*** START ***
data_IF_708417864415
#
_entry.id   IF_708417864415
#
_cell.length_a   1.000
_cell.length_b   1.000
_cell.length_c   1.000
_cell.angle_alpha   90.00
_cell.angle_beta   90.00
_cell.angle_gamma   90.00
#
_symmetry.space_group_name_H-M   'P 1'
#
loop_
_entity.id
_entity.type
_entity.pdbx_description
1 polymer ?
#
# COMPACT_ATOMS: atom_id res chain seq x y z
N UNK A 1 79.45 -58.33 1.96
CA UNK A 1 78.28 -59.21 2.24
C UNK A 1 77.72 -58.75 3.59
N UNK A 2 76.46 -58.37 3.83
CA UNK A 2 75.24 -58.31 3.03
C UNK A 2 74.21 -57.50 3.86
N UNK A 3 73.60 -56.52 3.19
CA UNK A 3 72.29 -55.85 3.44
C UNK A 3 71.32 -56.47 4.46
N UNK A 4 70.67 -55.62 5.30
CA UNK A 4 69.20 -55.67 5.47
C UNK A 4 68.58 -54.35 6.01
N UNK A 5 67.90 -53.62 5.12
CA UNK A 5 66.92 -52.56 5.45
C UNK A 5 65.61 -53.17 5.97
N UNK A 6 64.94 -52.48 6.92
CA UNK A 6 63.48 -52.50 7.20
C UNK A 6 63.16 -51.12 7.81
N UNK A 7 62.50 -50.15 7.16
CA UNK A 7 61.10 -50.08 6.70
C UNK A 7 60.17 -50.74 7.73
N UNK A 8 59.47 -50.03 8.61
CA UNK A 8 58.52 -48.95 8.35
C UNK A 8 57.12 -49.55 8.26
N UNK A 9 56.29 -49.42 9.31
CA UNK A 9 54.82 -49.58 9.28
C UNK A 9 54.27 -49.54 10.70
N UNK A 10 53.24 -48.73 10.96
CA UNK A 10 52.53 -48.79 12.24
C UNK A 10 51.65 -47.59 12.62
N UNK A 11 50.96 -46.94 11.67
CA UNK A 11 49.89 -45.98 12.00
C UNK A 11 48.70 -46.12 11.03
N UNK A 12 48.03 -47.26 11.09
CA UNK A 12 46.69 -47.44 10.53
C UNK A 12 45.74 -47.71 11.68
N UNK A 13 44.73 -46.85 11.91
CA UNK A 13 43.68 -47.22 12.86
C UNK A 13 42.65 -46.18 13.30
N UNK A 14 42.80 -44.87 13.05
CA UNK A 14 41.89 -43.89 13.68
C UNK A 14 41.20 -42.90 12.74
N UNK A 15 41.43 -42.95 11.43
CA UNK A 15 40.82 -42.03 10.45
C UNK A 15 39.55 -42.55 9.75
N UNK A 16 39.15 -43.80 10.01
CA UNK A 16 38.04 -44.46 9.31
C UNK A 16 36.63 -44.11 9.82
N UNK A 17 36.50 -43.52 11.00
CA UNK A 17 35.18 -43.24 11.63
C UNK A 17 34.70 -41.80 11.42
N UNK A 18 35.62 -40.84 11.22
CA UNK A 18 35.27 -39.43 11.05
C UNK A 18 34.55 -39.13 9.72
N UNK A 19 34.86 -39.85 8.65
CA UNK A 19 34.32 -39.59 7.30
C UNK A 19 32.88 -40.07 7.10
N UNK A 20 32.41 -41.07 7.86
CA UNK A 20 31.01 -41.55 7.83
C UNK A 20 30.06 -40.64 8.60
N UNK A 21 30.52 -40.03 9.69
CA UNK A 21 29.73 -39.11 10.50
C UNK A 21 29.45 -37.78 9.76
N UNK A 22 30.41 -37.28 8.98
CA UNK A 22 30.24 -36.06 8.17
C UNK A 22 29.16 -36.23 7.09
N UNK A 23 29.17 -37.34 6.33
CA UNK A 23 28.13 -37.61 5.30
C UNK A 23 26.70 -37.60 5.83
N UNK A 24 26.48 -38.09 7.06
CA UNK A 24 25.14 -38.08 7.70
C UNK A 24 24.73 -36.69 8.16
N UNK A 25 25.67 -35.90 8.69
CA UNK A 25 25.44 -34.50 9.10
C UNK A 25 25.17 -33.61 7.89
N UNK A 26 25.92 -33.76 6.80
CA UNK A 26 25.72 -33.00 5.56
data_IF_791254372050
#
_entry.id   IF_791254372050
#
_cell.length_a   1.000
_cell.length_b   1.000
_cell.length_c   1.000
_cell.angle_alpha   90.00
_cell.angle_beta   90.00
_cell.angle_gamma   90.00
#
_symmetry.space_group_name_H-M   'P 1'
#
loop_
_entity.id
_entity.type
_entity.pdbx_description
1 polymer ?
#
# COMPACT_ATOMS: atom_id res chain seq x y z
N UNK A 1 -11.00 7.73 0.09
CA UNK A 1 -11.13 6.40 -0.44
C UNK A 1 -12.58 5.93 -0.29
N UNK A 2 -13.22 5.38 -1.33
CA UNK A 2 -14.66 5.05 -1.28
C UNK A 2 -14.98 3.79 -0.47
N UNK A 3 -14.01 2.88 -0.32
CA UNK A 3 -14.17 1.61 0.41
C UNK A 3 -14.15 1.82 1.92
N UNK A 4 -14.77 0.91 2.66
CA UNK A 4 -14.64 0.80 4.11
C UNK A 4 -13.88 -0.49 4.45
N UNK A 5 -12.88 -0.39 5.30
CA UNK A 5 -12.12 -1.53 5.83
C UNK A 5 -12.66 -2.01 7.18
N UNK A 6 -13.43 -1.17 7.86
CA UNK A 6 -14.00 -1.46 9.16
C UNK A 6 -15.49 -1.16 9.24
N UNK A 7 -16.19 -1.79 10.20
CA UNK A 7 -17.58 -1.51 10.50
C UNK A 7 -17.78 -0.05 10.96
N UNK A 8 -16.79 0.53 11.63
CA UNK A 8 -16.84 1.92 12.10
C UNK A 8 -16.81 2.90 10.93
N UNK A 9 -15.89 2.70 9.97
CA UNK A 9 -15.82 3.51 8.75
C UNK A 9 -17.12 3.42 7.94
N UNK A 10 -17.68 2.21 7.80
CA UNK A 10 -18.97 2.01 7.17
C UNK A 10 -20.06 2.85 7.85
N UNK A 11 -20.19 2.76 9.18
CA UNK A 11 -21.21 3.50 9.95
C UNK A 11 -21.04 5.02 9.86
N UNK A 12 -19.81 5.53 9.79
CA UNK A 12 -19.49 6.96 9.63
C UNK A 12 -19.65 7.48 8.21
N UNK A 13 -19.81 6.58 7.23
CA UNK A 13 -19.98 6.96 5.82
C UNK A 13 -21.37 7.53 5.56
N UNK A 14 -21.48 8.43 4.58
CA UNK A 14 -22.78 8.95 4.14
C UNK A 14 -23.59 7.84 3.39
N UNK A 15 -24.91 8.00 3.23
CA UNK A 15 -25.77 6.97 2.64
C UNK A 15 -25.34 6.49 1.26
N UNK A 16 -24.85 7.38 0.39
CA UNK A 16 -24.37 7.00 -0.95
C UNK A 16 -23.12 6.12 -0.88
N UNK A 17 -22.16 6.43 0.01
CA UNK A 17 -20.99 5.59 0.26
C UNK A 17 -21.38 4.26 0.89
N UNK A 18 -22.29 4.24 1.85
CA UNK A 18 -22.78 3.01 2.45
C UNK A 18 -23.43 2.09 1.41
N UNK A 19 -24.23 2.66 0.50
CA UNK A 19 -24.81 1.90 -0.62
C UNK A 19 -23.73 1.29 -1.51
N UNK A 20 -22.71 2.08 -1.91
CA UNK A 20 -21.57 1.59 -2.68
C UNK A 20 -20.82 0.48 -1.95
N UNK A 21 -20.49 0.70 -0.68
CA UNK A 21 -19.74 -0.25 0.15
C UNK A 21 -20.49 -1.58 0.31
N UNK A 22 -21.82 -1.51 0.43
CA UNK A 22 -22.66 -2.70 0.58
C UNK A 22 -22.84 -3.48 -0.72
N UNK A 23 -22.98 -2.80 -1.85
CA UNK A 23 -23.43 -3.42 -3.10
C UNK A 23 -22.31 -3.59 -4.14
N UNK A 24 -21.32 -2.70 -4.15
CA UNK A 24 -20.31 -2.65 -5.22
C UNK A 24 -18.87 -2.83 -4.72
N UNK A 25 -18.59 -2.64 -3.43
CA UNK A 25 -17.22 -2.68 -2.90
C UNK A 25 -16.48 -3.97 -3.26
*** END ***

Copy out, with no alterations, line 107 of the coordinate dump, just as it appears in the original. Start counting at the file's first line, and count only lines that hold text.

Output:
_cell.angle_gamma   90.00